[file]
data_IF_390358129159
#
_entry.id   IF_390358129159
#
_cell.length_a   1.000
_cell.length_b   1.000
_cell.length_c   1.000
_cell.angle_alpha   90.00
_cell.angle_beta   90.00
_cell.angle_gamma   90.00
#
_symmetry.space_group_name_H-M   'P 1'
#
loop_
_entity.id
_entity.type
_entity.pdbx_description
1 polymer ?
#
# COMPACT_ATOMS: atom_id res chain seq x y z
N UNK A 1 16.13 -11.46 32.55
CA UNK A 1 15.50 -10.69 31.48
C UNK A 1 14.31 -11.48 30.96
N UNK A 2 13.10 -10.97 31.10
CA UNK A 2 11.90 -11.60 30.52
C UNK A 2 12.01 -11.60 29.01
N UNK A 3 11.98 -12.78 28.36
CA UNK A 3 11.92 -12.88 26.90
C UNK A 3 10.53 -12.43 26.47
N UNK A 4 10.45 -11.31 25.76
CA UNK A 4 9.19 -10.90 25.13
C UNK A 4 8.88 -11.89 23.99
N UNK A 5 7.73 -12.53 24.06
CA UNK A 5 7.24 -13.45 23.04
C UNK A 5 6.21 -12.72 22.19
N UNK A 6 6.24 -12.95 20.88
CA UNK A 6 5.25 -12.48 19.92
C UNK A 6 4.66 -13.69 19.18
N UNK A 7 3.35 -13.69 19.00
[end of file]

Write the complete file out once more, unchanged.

data_IF_390358129159
#
_entry.id   IF_390358129159
#
_cell.length_a   1.000
_cell.length_b   1.000
_cell.length_c   1.000
_cell.angle_alpha   90.00
_cell.angle_beta   90.00
_cell.angle_gamma   90.00
#
_symmetry.space_group_name_H-M   'P 1'
#
loop_
_entity.id
_entity.type
_entity.pdbx_description
1 polymer ?
#
# COMPACT_ATOMS: atom_id res chain seq x y z
N UNK A 1 16.13 -11.46 32.55
CA UNK A 1 15.50 -10.69 31.48
C UNK A 1 14.31 -11.48 30.96
N UNK A 2 13.10 -10.97 31.10
CA UNK A 2 11.90 -11.60 30.52
C UNK A 2 12.01 -11.60 29.01
N UNK A 3 11.98 -12.78 28.36
CA UNK A 3 11.92 -12.88 26.90
C UNK A 3 10.53 -12.43 26.47
N UNK A 4 10.45 -11.31 25.76
CA UNK A 4 9.19 -10.90 25.13
C UNK A 4 8.88 -11.89 23.99
N UNK A 5 7.73 -12.53 24.06
CA UNK A 5 7.24 -13.45 23.04
C UNK A 5 6.21 -12.72 22.19
N UNK A 6 6.24 -12.95 20.88
CA UNK A 6 5.25 -12.48 19.92
C UNK A 6 4.66 -13.69 19.18
N UNK A 7 3.35 -13.69 19.00